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In addition to keeping George W. Bush in office, the 2004 U.S. election brought about an avalanche of same-sex marriage bans, in the form of amendments to 13 state constitutions. While overall depressing, most of these were not shocking, as they were in predominantly conservative Southern and Midwestern states.

However, one marriage ban took most by surprise — Oregon. Long considered on par with neighboring Washington’s live-and-let-live liberalism, this defeat sat atop a mountain of disappointment as the rottenest cherry on the worst dessert ever.

Fast-forward 10 years (on the tenth anniversary of the first same-sex weddings performed in the U.S., to be exact) and a federal judge has struck down Oregon’s same-sex marriage ban! With apparently no pending appeals or stays on the horizon, marriage licenses began being issued immediately following the announcement.

I grew up a nomadic military brat, never really having a solid answer to the question “Where are you from?” And while I may not remember being born or living in Illinois for the first year and-a-half of my life, I was deeply moved and even proud when my “home state” legalized same-sex marriage in 2013.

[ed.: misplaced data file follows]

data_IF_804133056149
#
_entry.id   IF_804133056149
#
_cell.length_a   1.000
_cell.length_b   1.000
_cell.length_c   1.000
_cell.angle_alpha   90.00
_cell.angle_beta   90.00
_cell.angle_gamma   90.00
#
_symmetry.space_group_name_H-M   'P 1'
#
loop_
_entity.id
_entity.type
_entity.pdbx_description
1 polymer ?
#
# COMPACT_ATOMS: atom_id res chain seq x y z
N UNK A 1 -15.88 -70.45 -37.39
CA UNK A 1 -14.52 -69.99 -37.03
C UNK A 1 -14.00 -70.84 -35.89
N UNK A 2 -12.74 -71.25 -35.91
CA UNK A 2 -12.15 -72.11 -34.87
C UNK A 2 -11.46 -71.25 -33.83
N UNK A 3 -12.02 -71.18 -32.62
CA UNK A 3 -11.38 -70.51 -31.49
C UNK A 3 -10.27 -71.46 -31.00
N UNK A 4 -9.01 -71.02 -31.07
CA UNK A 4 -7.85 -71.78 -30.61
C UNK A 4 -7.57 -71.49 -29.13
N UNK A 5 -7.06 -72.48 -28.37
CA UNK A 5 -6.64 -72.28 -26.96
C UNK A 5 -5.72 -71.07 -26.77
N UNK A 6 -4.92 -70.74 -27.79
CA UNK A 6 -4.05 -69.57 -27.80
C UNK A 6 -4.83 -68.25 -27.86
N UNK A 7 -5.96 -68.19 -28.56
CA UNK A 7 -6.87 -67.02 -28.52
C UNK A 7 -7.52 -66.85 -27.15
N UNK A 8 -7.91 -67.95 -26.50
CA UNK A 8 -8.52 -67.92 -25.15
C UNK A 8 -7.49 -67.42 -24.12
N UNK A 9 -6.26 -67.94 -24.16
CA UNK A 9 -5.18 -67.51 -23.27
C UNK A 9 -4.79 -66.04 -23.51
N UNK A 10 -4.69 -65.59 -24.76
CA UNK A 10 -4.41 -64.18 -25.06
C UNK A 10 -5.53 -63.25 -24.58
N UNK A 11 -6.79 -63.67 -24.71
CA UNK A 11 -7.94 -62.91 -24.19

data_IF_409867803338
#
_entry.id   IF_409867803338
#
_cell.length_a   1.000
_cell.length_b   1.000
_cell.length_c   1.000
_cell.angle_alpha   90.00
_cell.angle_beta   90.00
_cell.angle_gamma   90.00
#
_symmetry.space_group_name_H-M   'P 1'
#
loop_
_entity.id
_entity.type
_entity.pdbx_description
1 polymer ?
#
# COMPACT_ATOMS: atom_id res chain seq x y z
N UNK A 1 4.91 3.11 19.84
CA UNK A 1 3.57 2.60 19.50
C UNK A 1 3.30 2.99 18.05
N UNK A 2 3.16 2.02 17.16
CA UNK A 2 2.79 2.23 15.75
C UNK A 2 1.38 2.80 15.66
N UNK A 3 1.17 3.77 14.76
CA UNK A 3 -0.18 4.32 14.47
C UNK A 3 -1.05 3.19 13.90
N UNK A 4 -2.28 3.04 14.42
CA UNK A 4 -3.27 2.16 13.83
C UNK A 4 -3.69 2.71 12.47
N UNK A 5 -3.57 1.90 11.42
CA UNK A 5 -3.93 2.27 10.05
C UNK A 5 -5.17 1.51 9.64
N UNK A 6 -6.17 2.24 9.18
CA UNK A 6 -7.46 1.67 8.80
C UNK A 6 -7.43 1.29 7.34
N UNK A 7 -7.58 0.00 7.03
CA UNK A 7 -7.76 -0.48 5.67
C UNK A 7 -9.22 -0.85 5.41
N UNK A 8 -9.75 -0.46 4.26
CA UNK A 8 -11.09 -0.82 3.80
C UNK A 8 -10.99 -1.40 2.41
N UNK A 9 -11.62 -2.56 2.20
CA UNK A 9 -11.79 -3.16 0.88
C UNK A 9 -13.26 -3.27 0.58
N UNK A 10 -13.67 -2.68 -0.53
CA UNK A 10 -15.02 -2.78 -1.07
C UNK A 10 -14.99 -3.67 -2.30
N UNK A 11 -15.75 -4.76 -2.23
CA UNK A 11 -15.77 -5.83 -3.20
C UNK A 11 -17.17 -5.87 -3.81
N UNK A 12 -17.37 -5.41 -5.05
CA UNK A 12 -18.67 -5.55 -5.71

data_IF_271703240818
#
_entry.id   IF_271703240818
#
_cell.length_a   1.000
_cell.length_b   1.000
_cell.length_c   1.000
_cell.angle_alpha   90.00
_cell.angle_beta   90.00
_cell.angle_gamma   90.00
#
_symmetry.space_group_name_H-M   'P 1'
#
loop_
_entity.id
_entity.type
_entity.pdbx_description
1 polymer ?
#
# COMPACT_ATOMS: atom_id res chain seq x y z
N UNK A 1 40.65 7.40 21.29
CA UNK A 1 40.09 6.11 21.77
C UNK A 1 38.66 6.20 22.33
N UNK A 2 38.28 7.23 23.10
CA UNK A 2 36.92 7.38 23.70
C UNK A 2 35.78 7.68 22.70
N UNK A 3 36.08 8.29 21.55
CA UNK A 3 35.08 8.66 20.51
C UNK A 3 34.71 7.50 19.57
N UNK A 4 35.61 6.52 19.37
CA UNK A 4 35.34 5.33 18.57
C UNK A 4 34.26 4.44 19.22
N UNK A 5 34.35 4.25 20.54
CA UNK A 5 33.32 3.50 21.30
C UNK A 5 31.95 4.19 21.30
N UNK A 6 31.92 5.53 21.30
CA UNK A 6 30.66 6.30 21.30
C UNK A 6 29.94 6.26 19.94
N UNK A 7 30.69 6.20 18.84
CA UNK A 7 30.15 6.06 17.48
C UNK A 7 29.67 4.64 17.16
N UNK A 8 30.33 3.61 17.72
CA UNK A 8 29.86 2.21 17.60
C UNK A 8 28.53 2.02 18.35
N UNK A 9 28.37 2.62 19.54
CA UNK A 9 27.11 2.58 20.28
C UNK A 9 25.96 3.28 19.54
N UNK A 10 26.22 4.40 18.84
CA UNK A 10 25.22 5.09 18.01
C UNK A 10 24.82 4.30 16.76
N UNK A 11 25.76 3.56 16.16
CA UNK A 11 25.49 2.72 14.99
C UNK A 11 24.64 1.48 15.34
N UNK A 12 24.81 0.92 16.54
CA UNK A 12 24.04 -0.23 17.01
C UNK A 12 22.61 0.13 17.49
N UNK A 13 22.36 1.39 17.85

My son may have even fewer ties to the state of his birth, as he only “lived” in Oregon for 2 weeks before we brought him home. Yet I am glad to be able to tell him that daddies and papas (and mommies and mamas) can now get married in “Portyand,” just like his Daddy and Papa just did in Maryland! Same-sex marriage legal in Oregon

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Every time a country or US state legalizes same-sex marriage, I post a photo of a magnet from either my fridge or that of a reader. Take a look at some of the previous magnet posts!

Same-sex marriage legal in Oregon.

SuperLunchNotes: April 7 – May 9

May 16, 2014 | By Brent Almond | DESIGN STUFF

With everything going on, I haven’t had the chance to post any SuperLunchNotes in a long while (uh, five weeks it seems). I’ve also been pondering ways to better incorporate them into the blog without boring you/me to tears. What say you, readers? Would you like a daily dose of SLNs? Or are you fine just seeing them every couple of weeks? Other ideas?

While you ponder that, let’s catch up a bit, shall we?
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WEEK 35: Apr 7 – Apr 11, 2014

Bane  |  Black Widow  |  Captain America  |   Minions  |  Daniel Tiger